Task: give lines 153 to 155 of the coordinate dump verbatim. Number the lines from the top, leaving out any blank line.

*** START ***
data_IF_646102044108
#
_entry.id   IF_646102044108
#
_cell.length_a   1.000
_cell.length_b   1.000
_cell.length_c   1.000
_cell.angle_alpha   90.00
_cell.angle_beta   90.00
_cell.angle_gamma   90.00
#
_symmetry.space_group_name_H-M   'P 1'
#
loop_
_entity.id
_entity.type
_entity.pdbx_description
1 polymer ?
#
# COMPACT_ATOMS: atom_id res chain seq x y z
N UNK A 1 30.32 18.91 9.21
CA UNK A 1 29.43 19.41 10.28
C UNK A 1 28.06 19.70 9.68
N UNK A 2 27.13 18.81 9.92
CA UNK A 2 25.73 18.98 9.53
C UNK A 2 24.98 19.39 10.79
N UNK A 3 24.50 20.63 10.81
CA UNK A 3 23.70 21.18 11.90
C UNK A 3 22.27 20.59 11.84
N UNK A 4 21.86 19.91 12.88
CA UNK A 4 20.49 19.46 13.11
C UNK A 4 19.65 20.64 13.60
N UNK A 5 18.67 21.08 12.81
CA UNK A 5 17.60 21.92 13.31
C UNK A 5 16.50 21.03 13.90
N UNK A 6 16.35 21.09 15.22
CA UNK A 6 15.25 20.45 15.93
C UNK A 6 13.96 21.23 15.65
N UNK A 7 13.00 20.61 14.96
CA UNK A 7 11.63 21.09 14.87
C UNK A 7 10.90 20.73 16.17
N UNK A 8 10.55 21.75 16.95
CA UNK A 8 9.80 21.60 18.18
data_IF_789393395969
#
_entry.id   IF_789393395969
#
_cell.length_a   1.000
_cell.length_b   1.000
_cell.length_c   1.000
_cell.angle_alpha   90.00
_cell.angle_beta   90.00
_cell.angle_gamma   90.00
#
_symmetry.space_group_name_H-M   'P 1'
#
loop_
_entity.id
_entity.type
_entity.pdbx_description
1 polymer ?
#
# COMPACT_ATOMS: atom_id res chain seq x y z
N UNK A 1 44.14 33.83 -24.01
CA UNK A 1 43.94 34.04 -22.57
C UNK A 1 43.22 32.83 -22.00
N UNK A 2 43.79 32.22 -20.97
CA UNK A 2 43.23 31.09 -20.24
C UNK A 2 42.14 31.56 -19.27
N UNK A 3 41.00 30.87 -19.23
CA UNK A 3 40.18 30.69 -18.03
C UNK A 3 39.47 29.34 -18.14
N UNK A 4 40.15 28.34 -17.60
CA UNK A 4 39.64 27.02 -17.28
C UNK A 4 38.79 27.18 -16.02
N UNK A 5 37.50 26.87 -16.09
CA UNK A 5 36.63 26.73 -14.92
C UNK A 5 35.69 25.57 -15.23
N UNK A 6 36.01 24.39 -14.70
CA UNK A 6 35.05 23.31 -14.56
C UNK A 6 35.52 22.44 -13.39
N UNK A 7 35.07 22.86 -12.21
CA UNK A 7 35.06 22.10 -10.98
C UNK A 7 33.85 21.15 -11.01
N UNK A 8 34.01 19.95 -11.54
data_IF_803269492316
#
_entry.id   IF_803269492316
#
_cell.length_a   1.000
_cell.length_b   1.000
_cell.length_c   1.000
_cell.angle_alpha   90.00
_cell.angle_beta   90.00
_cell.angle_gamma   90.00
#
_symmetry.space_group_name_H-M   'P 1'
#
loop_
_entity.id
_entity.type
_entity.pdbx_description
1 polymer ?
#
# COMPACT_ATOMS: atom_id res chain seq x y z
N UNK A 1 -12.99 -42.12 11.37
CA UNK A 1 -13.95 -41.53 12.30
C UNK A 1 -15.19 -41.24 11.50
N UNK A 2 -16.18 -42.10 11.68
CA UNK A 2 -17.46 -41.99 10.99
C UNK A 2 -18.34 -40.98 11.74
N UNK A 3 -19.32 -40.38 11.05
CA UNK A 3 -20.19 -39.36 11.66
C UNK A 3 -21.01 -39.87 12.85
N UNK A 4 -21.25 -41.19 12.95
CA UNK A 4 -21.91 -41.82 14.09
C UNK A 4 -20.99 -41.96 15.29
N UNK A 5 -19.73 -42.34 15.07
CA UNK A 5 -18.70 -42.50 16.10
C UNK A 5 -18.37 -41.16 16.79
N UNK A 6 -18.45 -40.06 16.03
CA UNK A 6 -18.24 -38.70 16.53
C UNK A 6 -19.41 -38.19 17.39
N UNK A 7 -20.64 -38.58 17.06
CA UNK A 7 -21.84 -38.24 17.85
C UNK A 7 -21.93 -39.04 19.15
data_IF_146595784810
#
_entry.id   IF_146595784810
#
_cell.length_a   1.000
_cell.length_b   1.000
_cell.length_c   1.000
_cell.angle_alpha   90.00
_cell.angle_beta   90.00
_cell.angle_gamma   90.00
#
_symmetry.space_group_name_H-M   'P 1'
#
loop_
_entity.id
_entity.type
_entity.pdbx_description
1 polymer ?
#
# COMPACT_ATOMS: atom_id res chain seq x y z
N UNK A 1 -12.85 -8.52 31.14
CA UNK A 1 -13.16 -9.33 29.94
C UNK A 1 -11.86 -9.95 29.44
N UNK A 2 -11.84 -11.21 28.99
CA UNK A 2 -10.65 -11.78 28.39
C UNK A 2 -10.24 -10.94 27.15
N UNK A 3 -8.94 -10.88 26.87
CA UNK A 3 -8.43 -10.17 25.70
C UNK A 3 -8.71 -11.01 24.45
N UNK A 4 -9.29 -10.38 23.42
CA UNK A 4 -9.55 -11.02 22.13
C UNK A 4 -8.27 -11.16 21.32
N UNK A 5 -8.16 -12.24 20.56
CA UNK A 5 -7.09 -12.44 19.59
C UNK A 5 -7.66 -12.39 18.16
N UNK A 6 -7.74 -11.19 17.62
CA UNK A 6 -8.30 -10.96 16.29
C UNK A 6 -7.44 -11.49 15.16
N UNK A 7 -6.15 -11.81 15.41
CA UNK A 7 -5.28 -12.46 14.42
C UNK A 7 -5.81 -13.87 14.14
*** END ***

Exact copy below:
N UNK A 3 -8.94 -10.88 26.87
CA UNK A 3 -8.43 -10.17 25.70
C UNK A 3 -8.71 -11.01 24.45